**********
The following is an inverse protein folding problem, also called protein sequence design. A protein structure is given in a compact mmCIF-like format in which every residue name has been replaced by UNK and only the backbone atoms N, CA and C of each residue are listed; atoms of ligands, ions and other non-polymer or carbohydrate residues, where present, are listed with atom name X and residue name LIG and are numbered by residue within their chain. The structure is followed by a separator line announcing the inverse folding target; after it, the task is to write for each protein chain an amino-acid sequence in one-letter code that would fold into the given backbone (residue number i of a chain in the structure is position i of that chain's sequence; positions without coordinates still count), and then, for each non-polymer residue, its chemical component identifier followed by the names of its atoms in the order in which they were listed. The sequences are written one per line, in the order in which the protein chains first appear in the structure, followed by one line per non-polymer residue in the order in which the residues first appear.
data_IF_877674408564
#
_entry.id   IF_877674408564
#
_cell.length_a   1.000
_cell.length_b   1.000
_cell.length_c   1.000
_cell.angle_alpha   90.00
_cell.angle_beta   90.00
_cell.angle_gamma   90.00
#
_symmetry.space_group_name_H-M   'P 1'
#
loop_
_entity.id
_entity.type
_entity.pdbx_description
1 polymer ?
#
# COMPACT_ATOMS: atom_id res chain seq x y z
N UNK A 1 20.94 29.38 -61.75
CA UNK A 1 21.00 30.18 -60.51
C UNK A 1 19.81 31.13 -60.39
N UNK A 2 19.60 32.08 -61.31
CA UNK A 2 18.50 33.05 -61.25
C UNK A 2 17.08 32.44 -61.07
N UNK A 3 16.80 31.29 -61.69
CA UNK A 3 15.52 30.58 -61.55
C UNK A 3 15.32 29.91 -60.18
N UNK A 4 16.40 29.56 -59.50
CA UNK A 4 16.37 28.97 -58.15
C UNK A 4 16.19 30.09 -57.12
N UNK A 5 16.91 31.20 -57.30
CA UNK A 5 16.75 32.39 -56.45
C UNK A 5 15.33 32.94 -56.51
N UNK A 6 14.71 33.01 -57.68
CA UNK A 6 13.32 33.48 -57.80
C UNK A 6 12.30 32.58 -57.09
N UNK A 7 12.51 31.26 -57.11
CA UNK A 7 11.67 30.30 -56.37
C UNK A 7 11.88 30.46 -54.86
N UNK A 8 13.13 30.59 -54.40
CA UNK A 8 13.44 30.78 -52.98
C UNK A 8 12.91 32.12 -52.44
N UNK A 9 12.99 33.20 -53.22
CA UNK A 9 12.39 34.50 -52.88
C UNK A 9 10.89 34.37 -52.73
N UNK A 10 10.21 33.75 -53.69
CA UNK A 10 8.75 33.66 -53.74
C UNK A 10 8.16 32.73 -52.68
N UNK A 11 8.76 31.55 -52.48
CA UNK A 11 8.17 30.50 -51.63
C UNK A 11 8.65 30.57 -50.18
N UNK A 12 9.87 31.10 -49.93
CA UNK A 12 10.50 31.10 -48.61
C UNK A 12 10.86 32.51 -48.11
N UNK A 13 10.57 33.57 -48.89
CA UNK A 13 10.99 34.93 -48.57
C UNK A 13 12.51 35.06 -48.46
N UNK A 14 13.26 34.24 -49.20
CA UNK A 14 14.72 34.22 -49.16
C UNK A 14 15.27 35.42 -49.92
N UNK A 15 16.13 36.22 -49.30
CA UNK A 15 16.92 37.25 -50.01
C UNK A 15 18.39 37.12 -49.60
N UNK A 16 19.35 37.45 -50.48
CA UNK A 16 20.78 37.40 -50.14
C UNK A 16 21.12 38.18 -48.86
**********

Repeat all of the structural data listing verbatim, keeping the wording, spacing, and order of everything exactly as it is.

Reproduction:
The following is an inverse protein folding problem, also called protein sequence design. A protein structure is given in a compact mmCIF-like format in which every residue name has been replaced by UNK and only the backbone atoms N, CA and C of each residue are listed; atoms of ligands, ions and other non-polymer or carbohydrate residues, where present, are listed with atom name X and residue name LIG and are numbered by residue within their chain. The structure is followed by a separator line announcing the inverse folding target; after it, the task is to write for each protein chain an amino-acid sequence in one-letter code that would fold into the given backbone (residue number i of a chain in the structure is position i of that chain's sequence; positions without coordinates still count), and then, for each non-polymer residue, its chemical component identifier followed by the names of its atoms in the order in which they were listed. The sequences are written one per line, in the order in which the protein chains first appear in the structure, followed by one line per non-polymer residue in the order in which the residues first appear.
data_IF_877674408564
#
_entry.id   IF_877674408564
#
_cell.length_a   1.000
_cell.length_b   1.000
_cell.length_c   1.000
_cell.angle_alpha   90.00
_cell.angle_beta   90.00
_cell.angle_gamma   90.00
#
_symmetry.space_group_name_H-M   'P 1'
#
loop_
_entity.id
_entity.type
_entity.pdbx_description
1 polymer ?
#
# COMPACT_ATOMS: atom_id res chain seq x y z
N UNK A 1 20.94 29.38 -61.75
CA UNK A 1 21.00 30.18 -60.51
C UNK A 1 19.81 31.13 -60.39
N UNK A 2 19.60 32.08 -61.31
CA UNK A 2 18.50 33.05 -61.25
C UNK A 2 17.08 32.44 -61.07
N UNK A 3 16.80 31.29 -61.69
CA UNK A 3 15.52 30.58 -61.55
C UNK A 3 15.32 29.91 -60.18
N UNK A 4 16.40 29.56 -59.50
CA UNK A 4 16.37 28.97 -58.15
C UNK A 4 16.19 30.09 -57.12
N UNK A 5 16.91 31.20 -57.30
CA UNK A 5 16.75 32.39 -56.45
C UNK A 5 15.33 32.94 -56.51
N UNK A 6 14.71 33.01 -57.68
CA UNK A 6 13.32 33.48 -57.80
C UNK A 6 12.30 32.58 -57.09
N UNK A 7 12.51 31.26 -57.11
CA UNK A 7 11.67 30.30 -56.37
C UNK A 7 11.88 30.46 -54.86
N UNK A 8 13.13 30.59 -54.40
CA UNK A 8 13.44 30.78 -52.98
C UNK A 8 12.91 32.12 -52.44
N UNK A 9 12.99 33.20 -53.22
CA UNK A 9 12.39 34.50 -52.88
C UNK A 9 10.89 34.37 -52.73
N UNK A 10 10.21 33.75 -53.69
CA UNK A 10 8.75 33.66 -53.74
C UNK A 10 8.16 32.73 -52.68
N UNK A 11 8.76 31.55 -52.48
CA UNK A 11 8.17 30.50 -51.63
C UNK A 11 8.65 30.57 -50.18
N UNK A 12 9.87 31.10 -49.93
CA UNK A 12 10.50 31.10 -48.61
C UNK A 12 10.86 32.51 -48.11
N UNK A 13 10.57 33.57 -48.89
CA UNK A 13 10.99 34.93 -48.57
C UNK A 13 12.51 35.06 -48.46
N UNK A 14 13.26 34.24 -49.20
CA UNK A 14 14.72 34.22 -49.16
C UNK A 14 15.27 35.42 -49.92
N UNK A 15 16.13 36.22 -49.30
CA UNK A 15 16.92 37.25 -50.01
C UNK A 15 18.39 37.12 -49.60
N UNK A 16 19.35 37.45 -50.48
CA UNK A 16 20.78 37.40 -50.14
C UNK A 16 21.12 38.18 -48.86